Firebird

Firebird ⭐️⭐️⭐️

Director: Peeter Rebane. Cast: Tom PriorNicholas WoodesonDiana Pozharskaya 

“Firebird” may be based on a true story in an unusual place (Estonia) in the 70s, but the story of a forbidden love in the military settings feels like going through well-trodden paths (it was only last year that Moffie, a much superior film, was released). Aside from its Estonian settings, very little of what I saw felt new or original and if you sat down for a moment and could probably map out the whole story from beginning to end. However none of that takes away from fact that by the end of the film I was completely invested in the story and I won’t deny that I even got a bit moved… old softie that I am. Having said that, let’s be honest, the script is pretty basic with virtually no nuances and people speak their thoughts more often than one would like among a series of cliches out of a stock-book of characters.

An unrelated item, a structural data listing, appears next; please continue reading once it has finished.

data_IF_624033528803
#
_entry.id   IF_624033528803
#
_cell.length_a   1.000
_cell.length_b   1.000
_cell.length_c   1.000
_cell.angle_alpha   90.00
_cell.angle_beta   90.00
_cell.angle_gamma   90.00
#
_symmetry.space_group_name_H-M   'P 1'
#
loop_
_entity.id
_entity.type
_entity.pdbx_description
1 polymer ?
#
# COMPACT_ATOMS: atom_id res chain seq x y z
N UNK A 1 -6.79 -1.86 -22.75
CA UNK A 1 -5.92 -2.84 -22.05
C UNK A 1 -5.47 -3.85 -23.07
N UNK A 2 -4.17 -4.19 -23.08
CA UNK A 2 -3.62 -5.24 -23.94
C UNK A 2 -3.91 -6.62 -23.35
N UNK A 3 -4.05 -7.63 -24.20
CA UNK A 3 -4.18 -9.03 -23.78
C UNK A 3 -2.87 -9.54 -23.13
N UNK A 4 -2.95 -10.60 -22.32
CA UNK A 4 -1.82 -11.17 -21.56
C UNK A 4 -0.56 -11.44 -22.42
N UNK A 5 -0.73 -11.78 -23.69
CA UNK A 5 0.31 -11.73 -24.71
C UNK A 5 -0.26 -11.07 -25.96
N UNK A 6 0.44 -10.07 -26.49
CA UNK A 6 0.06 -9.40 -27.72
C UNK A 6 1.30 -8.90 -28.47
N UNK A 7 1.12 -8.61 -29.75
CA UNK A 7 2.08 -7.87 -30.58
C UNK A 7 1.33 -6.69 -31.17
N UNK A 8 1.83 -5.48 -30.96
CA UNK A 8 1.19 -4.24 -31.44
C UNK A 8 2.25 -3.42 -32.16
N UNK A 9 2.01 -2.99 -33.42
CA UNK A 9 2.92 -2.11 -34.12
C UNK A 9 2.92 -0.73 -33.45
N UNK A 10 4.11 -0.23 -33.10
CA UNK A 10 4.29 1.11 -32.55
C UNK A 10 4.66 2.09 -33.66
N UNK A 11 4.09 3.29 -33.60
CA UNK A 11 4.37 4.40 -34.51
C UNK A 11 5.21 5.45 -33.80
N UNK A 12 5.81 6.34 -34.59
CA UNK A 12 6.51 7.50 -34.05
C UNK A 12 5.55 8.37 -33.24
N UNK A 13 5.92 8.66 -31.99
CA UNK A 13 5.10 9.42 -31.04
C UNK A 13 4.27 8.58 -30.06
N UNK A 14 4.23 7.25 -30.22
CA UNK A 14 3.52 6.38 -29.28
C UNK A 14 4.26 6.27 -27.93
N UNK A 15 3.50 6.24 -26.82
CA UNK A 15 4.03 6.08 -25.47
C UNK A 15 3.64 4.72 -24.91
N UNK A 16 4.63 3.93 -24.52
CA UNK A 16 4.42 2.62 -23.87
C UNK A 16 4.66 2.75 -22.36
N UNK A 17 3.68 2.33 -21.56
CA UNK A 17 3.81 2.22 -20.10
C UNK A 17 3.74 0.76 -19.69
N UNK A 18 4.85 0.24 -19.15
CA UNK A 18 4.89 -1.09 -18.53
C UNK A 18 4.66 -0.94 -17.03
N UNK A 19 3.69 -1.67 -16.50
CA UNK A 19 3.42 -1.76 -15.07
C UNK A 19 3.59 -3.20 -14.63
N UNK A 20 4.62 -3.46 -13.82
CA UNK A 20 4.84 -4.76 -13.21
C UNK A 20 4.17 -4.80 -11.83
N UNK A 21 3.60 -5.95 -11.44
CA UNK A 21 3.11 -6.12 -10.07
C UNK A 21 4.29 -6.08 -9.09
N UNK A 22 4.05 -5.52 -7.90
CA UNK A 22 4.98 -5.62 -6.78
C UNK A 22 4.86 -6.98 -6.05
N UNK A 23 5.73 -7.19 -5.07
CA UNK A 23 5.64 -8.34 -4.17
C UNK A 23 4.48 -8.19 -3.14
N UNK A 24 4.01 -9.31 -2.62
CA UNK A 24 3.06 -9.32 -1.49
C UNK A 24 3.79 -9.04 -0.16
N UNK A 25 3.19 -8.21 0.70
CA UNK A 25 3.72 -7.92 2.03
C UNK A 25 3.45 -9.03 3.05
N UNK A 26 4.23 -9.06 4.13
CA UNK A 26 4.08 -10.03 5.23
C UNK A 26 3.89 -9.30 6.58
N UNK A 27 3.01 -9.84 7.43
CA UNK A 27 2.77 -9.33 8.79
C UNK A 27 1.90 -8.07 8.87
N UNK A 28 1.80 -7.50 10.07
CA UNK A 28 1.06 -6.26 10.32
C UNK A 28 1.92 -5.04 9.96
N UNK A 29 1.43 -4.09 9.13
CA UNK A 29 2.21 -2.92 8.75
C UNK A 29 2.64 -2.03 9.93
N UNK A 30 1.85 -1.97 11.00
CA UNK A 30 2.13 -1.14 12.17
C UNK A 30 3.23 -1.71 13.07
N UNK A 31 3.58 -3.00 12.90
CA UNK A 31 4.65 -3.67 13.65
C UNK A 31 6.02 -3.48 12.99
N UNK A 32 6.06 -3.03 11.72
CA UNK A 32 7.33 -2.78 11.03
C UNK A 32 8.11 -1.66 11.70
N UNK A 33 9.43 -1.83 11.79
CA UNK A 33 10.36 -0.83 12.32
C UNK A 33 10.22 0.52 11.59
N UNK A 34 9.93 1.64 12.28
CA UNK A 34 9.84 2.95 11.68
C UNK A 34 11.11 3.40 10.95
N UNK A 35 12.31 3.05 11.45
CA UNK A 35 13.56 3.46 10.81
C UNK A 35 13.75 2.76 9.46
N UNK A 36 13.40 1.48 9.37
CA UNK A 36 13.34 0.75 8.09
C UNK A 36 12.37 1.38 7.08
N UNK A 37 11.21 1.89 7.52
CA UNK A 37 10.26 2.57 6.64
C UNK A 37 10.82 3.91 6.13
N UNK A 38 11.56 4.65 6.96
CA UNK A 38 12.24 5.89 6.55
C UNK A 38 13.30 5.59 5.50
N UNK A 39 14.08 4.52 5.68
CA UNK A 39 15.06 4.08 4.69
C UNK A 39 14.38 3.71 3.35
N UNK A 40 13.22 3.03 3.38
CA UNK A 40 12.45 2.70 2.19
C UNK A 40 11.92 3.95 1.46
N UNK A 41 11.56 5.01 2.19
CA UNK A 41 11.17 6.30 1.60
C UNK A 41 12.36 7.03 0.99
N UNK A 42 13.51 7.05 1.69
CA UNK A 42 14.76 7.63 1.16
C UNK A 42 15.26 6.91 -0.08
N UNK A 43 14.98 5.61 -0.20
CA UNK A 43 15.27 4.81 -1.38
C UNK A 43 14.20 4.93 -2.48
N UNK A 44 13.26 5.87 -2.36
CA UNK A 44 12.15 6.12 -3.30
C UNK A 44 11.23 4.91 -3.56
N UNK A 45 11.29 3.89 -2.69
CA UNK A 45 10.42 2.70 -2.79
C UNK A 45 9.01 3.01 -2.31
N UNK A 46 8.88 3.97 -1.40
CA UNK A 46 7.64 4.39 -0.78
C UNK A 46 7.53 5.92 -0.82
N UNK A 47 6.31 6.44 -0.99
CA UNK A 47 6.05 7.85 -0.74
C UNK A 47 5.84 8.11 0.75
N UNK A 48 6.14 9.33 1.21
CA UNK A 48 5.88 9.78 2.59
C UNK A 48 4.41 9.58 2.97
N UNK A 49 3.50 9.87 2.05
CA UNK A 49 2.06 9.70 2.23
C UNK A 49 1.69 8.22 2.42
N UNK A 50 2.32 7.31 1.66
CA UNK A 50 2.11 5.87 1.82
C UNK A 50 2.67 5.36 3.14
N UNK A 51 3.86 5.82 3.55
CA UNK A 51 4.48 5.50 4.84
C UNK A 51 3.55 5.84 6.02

The direction is functional but rather uninspired, often veering towards the big melodrama.

Tom Prior (from the Kingsman: The Secret Service) has definitely got the right face for the main role, though in the second part of the film, when he’s supposed to have aged a few years, he’s forced to wear a terrible wig, which not only looks fake from miles away, but also makes him look even younger. Wigs aside, he’s likeable and believable. Interestingly he’s also the co-writer, co-producer and the music supervisor for the film: clearly this must have been a project close to him.What works a little bit less, is the most of the cast around him: most of the secondary characters are 2-dimensional and at times a bit cartoony (the KGB “bad guy” for example): their acting also felt a bit forced at times, though that might have been because of the various Russian accents which I found very distracting throughout.

I wish I could have liked it more than I did, I feel its intentions are good, but aside from some good location, some nicely filmed moments and its moving ending, it all felt rather average.

The film has just had its world premiere at the BFI Flare Film Festival

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